Last January, over at The Verge, Andrew Liptak combed through publisher catalogs and countless press releases to produce 16 SF and fantasy books worth noting. He did the same thing in March and came up with 23 titles. His June report includes a whopping 39 books. I can see this month is going to take some serious reading time if I even want to pretend to keep up.
Andrew’s list includes new titles by Tanya Huff, Catherynne M. Valente, Terry Brooks, Brenda Cooper, Victor LaValle, Yoon Ha Lee, Seanan McGuire, Cindy Pon, Lilith Saintcrow, Victoria Schwab, Neal Stephenson and Nicole Galland, Theodora Goss, James Gunn, Stephen Graham Jones, Linda Nagata, Will McIntosh, Rachel Dunne, Daryl Gregory, Jason M. Hough, Karin Tidbeck, Tad Williams, and others. Here’s some of his selections that I found most interesting.
The Rebellion’s Last Traitor by Nik Korpon — Angry Robot (352 pages, $7.99 in paperback, June 6, 2017)
Decades of war has shattered Eitan City, and to help restore order, the Tathadann Party rewrites history by outlawing the past. One man, Henraek, is a memory thief, stealing memories from civilians, until he harvests a memory of his own wife’s death. Now, he’s going to do whatever it takes to discover the truth about her killing, even if it means turning on the people he was most loyal to.
Eden’s life was easy before the war. But in 2049, the militant Wolfpack gang controls the Earth and its resources, and Eden knows the location of the last neutral place left, Sanctuary Island. She escapes a labor camp and travels to the island, where she meets others who resist the Wolves. But when her friend goes missing, she discovers that the Sanctuary is more dangerous than it appears. The film rights for the book have already been snapped up by Leonardo DiCaprio.
Slaves of the Switchboard of Doom by Bradley W. Schenck — Tor Books (384 pages, $25.99 in hardcover, June 13, 2017)
This novel imagines the future as predicted in the 1939 World Fair, complete with mad scientists, robots, rocket engineers, and space pirates. It’s an homage to the era of pulp fiction, and when the Info-Slate switchboard operators are abruptly fired, Nola Gardner hires freelance adventurer Kelvin “Dash” Kent to find out why. When they dig deeper, they find that there’s a plot in play that threatens the entire city of Retropolis.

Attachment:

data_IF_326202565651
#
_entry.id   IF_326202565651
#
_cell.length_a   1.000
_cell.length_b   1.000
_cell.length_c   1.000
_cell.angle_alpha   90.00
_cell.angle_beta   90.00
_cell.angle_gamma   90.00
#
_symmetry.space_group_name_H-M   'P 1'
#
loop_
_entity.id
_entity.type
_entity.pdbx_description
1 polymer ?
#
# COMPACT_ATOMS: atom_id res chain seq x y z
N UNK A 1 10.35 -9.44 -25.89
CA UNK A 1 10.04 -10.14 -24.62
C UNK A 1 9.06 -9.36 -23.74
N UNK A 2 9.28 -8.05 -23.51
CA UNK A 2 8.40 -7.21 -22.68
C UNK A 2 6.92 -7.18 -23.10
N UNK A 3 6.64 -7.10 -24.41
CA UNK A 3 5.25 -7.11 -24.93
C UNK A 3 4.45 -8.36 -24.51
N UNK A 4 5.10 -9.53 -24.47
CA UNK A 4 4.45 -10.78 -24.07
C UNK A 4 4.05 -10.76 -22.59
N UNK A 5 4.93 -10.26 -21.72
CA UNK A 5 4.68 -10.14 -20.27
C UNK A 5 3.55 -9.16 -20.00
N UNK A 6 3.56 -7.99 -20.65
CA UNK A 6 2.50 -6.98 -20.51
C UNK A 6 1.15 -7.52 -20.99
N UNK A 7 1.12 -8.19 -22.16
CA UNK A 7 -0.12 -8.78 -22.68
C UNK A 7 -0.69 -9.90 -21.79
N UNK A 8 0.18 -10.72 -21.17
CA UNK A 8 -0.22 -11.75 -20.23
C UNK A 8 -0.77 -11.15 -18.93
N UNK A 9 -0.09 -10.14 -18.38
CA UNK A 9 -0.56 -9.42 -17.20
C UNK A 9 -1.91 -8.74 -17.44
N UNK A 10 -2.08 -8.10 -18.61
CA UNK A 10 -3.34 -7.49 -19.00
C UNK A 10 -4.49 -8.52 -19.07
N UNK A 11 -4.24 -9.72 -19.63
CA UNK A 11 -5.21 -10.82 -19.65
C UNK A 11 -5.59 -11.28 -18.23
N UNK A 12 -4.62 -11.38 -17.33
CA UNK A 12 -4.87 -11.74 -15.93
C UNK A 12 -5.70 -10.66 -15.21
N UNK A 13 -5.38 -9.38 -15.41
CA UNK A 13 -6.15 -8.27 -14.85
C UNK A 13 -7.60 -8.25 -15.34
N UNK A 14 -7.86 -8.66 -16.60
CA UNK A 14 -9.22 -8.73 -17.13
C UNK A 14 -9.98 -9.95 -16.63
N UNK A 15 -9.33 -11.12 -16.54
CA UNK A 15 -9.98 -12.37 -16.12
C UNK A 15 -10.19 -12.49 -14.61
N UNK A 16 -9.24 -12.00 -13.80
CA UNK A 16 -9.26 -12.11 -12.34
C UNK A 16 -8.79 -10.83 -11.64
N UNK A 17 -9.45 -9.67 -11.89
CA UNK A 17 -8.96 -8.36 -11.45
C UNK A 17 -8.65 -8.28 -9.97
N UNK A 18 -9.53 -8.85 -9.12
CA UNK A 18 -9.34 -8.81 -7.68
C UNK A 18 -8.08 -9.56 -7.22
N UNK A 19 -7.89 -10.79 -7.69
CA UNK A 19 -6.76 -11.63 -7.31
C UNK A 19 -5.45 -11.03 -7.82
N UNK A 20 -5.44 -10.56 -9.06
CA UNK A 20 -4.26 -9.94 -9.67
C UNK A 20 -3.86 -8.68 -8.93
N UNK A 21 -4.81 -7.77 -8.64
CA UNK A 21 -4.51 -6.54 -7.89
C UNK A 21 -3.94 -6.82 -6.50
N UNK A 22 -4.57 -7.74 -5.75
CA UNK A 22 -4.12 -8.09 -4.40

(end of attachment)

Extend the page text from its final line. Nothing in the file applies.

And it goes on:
The Witch Who Came In From The Cold: The Complete Season 1 by Lindsay Smith, Max Gladstone, Cassandra Rose Clarke, Ian Tregillis, and Michael Swanwick — Saga Press (624 pages, $21.99 in trade paperback, June 13, 2017)
Serial Box is a publisher that’s been releasing serialized stories online for a couple of years now, and their latest, The Witch Who Came In From The Cold, is an intriguing spy thriller set at the height of the Cold War. Now collected into a single volume, the story follows spies and sorcerers in 1970s Prague, holding the balance of the East and West in their hands. Publisher’s Weekly gave the book a star rating, noting that the individual “installments are easy to read one at a time, but the tangles of alliances, secrets, and shocking double-crosses will have readers up all night mumbling, ‘Just one more.’”
Indigo by Charlaine Harris, Christopher Golden, Jonathan Maberry, Kelley Armstrong, Kat Richardson, Seanan McGuire, Tim Lebbon, Cherie Priest, James A. Moore, and Mark Morris — St. Martin’s Press (352 pages, $27.99 in hardcover, June 20, 2017)
What stands out about Indigo is the fact that it was written by 11 separate authors. The collaborative novel follows Investigative reporter Nora Hesper who moonlights as Indigo, a vigilante who can manipulate shadows. She’s after a cult called the Children of Phonos, and after one battle, she learns a secret from a dying cultist that makes her question her own origins.
Read Andrew’s complete list of 39 SF, Fantasy, and Horror Books to Read in June here.
Some of Andrew’s more interesting recent articles include:
Kirkus Looks at Astounding Science Fiction
Kirkus Looks at Galaxy Science Fiction
Kirkus Looks at Donald A. Wollheim and the Ace Double
Kirkus Looks at The Meteoric Rise and Fall of Gnome Press
Kirkus Looks at Andre Norton’s Young Adult Novels
Kirkus Looks at The Science Fiction Hall of Fame, Volumes I – IV
Andrew Liptak on All the Best SF and Fantasy You Missed in August
Andrew Liptak Selects the Best Science Fiction and Fantasy Novels of 2016
Andrew Liptak on 16 SF and Fantasy Novels You Don’t Want to Miss in January
Andrew Liptak on 33 SF and Fantasy Books Everyone Will Be Talking About in 2017
Andrew Liptak on 23 Science Fiction and Fantasy Novels to Read this March
See all our coverage of the best upcoming books here.